Stick to safety when applying hard hat decals
Answered by Jeanette Gaunce, head and face protection product manager, Bullard, Cynthiana, KY.
Allowing the placement of stickers on hard hats is one of the most common questions workers and companies who want to personalize such equipment ask manufacturers. First and foremost, a hard hat acts as a piece of personal protective equipment for workers, but through customization it can serve other roles as well. It is common practice among workers in the field to use self-adhesive stickers to personalize their hard hats, or for other marking or identification purposes. Companies typically use stickers to achieve maximum worker visibility and increase company recognition through advertising on hard hats. They are, after all, one of the most recognizable pieces of safety equipment on any worksite.
In most cases, the effect of stickers on hard hats does not negatively affect the safety performance provided by the hard hat. There is very little potential for chemical interaction between the type of adhesive used in typical pressure-sensitive stickers and the helmet shell. Their use would not be expected to negatively affect the performance of the helmet under normal conditions.
However, the location and quantity of stickers applied may prevent workers from correctly inspecting their equipment. If one chooses to personalize a hard hat, the adhesive stickers should be placed at least three-quarters of an inch away from the edge of the helmet. The area of the helmet covered should be kept to a practical minimum to permit regular inspection of the helmet shell for signs of damage due to use or aging.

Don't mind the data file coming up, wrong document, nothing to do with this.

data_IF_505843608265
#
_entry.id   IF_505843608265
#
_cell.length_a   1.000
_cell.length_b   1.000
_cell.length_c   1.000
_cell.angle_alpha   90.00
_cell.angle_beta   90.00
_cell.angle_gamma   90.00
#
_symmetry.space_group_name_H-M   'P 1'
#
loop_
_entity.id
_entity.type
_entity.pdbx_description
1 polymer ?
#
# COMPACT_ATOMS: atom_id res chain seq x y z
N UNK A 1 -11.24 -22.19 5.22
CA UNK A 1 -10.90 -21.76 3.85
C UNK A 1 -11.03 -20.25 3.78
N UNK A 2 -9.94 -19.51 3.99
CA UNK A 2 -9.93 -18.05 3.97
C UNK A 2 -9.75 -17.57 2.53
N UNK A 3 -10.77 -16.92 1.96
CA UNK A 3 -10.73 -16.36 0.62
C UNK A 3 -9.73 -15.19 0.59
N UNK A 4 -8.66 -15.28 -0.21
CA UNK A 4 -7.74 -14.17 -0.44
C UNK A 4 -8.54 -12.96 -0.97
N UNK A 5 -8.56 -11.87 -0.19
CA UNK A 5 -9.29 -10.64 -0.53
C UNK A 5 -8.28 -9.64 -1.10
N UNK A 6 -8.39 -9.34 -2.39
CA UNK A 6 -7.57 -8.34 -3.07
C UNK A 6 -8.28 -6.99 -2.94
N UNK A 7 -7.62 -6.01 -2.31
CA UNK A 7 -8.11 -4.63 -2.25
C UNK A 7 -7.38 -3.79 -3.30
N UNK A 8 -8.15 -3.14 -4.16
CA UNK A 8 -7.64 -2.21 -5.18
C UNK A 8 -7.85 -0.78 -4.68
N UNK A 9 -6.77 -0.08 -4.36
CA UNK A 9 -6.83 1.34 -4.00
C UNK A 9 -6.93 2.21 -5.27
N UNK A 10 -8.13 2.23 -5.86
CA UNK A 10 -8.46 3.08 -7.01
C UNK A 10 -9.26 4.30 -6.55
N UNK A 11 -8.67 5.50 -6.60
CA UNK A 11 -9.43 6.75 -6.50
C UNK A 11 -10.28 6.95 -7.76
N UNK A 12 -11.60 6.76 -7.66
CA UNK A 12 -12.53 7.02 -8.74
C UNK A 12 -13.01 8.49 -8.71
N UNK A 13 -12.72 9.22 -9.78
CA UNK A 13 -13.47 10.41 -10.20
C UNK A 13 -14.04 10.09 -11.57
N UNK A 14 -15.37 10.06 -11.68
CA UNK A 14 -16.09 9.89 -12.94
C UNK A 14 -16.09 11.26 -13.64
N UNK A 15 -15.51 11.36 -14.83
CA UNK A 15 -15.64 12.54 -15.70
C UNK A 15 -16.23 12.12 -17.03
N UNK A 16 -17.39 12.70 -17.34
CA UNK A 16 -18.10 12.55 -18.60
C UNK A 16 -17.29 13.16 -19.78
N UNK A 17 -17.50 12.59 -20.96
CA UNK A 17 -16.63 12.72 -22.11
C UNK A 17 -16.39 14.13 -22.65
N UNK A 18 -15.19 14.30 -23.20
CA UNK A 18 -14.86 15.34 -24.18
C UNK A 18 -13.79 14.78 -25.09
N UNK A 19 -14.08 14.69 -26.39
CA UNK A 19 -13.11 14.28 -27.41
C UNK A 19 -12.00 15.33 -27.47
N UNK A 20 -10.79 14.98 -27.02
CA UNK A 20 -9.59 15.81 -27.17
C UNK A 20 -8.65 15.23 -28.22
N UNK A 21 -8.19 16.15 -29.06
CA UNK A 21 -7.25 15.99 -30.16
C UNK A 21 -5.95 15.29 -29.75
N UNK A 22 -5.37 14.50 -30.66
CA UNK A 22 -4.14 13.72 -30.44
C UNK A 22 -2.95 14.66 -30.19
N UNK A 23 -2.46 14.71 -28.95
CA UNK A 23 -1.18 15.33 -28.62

The helmet should be removed from service and replaced immediately if any surface cracks, however small, appear on the shell surface, whether or not they are in the vicinity of the stickers.
An alternative to stickers is pad printing, a process that allows logos to be printed directly on the hard hat. Such printing is permanent and, unlike decals or stickers, does not peel, crack or fade.
Another common practice is engraving identification data on the underside of the helmet's brim. This practice will not adversely affect the helmet's performance either. However, engraving must be restricted to the brim only. Otherwise it could cause the helmet to fail to provide the protection needed during an impact, which could result in injury or death.
Do not do any engraving or modification of the helmet shell material in the crown area above the intersection between the crown and brim, or in the vicinity of the suspension key sockets.
No matter what form of personalization is used, the best practice is always to use the helmet as it was received from the manufacturer, or to consult the manufacturer before making any product modifications.
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